The screens on almost all tablets and smartphones are mirrors good enough to use for personal grooming. Even in moderate ambient lighting the sharpness and colors can noticeably degrade from light reflected by the screen, especially objects like your face and any bright lighting behind you. Screen reflectance has been steadily decreasing. The Kindle Fire HDX 8.9 has a reflectance of 5.0 percent, the lowest we have yet measured for a full size tablet. Like all previous iPads, the iPad Air still has an air gap between the display and the cover glass, which increases the reflectance from the additional three optical surfaces. The iPad Air has a reflectance of 6.5 percent, which is a significant improvement over previous iPads, but is still 30 percent higher than the Kindle Fire. The Nexus 10 has the highest reflectance of 7.7 percent, which is 54 percent higher than the Kindle Fire. This article has screenshots that show how screen images degrade from reflections in bright ambient light. See the Screen Reflections section for details.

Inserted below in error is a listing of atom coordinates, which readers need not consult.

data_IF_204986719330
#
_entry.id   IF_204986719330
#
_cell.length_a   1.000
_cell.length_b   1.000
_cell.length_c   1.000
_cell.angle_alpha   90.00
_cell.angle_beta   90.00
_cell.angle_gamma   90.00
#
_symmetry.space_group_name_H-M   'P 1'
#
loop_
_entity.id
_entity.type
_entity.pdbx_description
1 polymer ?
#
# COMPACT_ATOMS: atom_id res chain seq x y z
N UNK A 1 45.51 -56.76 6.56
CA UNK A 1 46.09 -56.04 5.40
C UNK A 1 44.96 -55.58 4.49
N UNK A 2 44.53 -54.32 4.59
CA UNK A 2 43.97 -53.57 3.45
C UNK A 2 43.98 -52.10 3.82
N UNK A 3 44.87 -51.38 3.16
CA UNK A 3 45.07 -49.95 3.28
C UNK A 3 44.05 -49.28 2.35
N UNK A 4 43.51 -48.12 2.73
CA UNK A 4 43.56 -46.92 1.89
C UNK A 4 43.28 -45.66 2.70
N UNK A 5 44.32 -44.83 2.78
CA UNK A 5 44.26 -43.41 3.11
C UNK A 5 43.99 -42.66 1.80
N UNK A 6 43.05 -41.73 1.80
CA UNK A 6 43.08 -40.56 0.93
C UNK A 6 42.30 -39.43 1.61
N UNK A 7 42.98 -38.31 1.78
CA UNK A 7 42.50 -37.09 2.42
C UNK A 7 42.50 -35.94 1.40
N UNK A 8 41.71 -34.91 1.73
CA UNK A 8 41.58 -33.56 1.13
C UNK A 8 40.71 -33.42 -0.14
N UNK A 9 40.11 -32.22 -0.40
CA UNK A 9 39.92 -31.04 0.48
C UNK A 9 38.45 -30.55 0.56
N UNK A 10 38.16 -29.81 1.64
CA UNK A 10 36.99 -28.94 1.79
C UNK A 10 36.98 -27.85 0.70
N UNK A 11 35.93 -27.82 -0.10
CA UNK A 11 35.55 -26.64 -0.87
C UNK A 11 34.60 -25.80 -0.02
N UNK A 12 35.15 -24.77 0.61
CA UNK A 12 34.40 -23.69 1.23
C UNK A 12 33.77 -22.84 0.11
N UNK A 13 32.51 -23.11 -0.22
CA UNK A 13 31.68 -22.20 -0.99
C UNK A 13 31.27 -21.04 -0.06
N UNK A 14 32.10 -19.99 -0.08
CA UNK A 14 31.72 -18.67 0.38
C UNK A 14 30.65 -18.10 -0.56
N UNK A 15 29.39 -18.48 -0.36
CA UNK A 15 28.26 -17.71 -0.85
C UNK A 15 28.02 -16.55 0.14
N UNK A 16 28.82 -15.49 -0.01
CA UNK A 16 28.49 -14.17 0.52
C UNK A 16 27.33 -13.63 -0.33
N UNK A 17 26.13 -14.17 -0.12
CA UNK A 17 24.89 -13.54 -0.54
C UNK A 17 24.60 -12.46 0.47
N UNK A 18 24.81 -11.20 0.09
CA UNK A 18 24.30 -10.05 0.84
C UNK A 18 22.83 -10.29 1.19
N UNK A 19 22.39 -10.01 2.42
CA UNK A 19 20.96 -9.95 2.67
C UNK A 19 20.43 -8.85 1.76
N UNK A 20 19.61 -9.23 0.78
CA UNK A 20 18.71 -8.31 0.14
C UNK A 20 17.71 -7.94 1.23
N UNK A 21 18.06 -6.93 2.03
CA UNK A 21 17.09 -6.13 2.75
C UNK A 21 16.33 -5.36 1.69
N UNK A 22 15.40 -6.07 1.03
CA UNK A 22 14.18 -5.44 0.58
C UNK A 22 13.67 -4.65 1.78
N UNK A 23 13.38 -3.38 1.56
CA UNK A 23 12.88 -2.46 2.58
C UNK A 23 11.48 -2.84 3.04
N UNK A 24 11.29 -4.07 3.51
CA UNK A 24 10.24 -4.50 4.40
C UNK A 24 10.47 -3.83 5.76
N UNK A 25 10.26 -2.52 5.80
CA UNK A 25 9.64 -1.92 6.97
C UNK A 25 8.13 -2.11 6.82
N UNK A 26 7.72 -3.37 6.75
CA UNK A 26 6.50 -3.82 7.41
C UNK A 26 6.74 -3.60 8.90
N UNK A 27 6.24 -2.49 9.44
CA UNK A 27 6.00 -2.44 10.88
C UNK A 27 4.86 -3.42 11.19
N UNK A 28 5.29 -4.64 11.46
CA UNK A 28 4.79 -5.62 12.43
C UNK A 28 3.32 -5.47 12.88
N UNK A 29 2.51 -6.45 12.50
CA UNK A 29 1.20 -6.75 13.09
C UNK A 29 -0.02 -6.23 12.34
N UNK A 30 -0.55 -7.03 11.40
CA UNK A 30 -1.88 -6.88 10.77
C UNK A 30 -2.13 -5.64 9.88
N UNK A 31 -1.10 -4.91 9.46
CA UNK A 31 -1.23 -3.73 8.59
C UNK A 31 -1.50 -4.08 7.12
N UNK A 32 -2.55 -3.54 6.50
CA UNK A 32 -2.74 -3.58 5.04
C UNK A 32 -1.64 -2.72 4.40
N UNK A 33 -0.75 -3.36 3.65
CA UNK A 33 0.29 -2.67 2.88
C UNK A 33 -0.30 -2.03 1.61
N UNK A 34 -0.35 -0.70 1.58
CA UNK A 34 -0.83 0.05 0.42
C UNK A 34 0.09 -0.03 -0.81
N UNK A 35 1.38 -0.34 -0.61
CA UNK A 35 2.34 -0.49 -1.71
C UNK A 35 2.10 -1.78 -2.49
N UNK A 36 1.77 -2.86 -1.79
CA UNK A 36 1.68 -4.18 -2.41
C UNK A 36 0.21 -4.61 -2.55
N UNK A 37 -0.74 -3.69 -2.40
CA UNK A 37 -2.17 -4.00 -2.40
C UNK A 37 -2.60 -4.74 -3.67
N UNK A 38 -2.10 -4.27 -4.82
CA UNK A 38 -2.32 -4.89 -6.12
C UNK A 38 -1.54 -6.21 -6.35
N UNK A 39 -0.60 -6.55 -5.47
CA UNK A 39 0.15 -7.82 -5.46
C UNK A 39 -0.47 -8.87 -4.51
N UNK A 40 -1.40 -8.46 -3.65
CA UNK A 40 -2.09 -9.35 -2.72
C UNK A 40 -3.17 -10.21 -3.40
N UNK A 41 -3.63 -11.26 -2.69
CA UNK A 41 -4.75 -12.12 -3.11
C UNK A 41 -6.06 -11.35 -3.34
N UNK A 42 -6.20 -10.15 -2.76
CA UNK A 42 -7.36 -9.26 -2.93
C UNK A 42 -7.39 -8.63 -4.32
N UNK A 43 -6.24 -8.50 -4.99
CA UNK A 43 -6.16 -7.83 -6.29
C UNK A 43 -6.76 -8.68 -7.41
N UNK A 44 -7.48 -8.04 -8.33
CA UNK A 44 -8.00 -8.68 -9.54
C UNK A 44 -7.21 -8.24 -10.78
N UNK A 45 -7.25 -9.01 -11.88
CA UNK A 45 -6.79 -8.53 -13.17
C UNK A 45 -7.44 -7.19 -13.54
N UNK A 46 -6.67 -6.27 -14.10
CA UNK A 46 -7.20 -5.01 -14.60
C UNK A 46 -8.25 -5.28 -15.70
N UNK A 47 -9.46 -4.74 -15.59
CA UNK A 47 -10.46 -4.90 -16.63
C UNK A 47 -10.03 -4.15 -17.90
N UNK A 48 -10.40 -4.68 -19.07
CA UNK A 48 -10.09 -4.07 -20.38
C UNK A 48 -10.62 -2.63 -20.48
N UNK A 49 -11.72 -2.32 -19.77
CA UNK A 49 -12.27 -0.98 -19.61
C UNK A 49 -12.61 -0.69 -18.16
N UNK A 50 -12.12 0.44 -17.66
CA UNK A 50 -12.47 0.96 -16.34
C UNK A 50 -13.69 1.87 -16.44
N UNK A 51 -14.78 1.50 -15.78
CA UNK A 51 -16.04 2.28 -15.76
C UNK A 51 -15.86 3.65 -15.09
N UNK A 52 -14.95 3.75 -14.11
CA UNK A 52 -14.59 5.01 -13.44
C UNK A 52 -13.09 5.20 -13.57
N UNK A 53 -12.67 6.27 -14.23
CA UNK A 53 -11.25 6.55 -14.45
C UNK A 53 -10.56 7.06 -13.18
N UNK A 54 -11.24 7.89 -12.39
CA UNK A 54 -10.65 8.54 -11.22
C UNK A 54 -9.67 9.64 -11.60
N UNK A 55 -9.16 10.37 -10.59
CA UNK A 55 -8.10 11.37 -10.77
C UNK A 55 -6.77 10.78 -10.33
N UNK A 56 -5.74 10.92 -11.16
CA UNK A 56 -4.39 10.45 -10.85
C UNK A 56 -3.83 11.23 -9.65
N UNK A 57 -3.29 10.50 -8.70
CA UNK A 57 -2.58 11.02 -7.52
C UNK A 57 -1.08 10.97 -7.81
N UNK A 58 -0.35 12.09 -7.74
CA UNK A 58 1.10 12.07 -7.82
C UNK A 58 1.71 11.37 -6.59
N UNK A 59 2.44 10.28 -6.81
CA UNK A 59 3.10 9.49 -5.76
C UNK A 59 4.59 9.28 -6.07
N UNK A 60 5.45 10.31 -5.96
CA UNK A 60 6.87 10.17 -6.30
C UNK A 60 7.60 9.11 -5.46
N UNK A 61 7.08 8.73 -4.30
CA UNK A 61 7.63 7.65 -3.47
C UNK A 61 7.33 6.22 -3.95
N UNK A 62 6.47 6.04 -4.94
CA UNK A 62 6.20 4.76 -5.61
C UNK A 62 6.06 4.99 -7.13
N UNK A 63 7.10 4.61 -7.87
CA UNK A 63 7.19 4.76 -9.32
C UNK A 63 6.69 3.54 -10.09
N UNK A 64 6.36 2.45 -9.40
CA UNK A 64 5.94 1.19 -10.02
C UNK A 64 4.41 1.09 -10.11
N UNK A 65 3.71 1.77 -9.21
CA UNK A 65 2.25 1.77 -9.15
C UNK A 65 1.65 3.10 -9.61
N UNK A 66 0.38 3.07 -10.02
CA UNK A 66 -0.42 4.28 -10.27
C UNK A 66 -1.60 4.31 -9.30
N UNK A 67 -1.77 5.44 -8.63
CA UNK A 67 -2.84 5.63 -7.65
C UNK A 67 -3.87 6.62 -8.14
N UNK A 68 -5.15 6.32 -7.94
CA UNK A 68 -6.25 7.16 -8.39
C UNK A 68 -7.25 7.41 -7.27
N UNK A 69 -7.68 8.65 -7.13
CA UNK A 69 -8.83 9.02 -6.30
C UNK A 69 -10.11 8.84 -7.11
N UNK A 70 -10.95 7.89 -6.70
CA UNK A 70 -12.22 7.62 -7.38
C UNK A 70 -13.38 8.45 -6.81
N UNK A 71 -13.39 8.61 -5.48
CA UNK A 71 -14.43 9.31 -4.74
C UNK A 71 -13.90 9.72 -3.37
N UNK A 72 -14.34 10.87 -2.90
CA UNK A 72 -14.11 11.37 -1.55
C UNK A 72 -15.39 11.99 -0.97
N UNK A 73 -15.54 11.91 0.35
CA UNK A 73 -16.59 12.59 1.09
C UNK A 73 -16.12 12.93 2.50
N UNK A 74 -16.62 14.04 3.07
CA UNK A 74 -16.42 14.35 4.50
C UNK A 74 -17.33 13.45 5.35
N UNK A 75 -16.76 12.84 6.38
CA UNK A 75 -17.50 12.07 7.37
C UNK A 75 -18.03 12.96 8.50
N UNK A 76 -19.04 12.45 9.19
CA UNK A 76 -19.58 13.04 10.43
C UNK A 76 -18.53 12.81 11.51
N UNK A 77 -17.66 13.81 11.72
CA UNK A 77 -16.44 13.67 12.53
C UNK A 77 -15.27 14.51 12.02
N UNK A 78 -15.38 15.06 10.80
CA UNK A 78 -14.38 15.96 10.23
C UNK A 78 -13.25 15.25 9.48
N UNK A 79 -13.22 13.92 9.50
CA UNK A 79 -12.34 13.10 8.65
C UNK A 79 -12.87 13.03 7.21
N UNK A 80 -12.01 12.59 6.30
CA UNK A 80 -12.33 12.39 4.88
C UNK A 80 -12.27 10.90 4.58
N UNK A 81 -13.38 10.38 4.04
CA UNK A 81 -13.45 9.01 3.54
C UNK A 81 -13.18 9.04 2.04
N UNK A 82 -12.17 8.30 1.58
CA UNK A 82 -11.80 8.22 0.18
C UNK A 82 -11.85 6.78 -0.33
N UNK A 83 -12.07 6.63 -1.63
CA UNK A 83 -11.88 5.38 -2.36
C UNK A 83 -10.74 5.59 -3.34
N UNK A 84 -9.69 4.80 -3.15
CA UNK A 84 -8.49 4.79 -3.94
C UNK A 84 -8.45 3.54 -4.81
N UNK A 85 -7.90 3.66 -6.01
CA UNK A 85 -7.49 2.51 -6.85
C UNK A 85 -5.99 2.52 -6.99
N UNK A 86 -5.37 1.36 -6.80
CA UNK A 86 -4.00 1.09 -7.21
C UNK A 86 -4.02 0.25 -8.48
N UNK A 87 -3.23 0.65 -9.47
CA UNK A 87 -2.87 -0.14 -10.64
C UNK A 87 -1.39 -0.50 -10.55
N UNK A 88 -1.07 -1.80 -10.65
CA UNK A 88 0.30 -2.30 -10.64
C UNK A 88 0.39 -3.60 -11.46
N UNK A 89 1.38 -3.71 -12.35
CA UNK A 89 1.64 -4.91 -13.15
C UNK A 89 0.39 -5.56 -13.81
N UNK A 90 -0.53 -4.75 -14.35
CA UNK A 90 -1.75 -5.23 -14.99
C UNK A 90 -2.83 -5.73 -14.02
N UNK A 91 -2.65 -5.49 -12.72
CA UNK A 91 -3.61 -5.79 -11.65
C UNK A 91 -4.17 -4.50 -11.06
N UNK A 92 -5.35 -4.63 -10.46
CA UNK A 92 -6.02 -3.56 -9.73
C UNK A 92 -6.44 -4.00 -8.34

While tablets are primarily single viewer devices, the variation in display performance with viewing angle is still very important because single viewers frequently hold the display at a variety of viewing angles, plus they are large enough for sharing the screen with others. All of these Tablets have displays with high performance IPS, PLS or FFS LCD technology, so they were expected to show very little color shift with viewing angle, and our lab measurements confirmed their excellent viewing angle performance, with no visually noticeable color shifts. However, all LCDs, do have a strong decrease in brightness (Luminance) with viewing angle, and the flagship displays all showed, as expected, more than a 50 percent decrease in brightness at a modest 30 degree viewing angle. See the Viewing Angles section for details.